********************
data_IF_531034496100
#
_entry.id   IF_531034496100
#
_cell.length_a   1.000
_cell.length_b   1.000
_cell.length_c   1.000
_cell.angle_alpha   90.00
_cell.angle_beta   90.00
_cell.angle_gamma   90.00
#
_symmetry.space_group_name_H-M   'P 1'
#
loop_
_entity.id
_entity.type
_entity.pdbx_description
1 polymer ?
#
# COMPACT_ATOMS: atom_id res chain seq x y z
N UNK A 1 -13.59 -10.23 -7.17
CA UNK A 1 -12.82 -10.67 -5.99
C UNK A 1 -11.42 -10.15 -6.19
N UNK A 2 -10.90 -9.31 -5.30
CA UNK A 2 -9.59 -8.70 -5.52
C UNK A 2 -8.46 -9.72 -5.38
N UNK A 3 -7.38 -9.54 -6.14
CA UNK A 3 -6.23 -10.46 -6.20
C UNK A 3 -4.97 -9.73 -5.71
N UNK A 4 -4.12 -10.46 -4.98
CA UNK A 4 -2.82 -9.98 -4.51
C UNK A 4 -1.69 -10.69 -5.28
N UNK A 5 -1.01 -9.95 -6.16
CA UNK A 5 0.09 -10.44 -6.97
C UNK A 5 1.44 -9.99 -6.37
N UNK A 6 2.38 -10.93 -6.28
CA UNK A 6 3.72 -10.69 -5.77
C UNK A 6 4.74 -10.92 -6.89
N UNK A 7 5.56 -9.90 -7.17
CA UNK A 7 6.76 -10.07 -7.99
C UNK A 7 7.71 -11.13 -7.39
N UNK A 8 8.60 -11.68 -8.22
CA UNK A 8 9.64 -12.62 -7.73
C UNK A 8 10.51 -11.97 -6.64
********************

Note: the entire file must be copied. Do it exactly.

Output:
data_IF_531034496100
#
_entry.id   IF_531034496100
#
_cell.length_a   1.000
_cell.length_b   1.000
_cell.length_c   1.000
_cell.angle_alpha   90.00
_cell.angle_beta   90.00
_cell.angle_gamma   90.00
#
_symmetry.space_group_name_H-M   'P 1'
#
loop_
_entity.id
_entity.type
_entity.pdbx_description
1 polymer ?
#
# COMPACT_ATOMS: atom_id res chain seq x y z
N UNK A 1 -13.59 -10.23 -7.17
CA UNK A 1 -12.82 -10.67 -5.99
C UNK A 1 -11.42 -10.15 -6.19
N UNK A 2 -10.90 -9.31 -5.30
CA UNK A 2 -9.59 -8.70 -5.52
C UNK A 2 -8.46 -9.72 -5.38
N UNK A 3 -7.38 -9.54 -6.14
CA UNK A 3 -6.23 -10.46 -6.20
C UNK A 3 -4.97 -9.73 -5.71
N UNK A 4 -4.12 -10.46 -4.98
CA UNK A 4 -2.82 -9.98 -4.51
C UNK A 4 -1.69 -10.69 -5.28
N UNK A 5 -1.01 -9.95 -6.16
CA UNK A 5 0.09 -10.44 -6.97
C UNK A 5 1.44 -9.99 -6.37
N UNK A 6 2.38 -10.93 -6.28
CA UNK A 6 3.72 -10.69 -5.77
C UNK A 6 4.74 -10.92 -6.89
N UNK A 7 5.56 -9.90 -7.17
CA UNK A 7 6.76 -10.07 -7.99
C UNK A 7 7.71 -11.13 -7.39
N UNK A 8 8.60 -11.68 -8.22
CA UNK A 8 9.64 -12.62 -7.73
C UNK A 8 10.51 -11.97 -6.64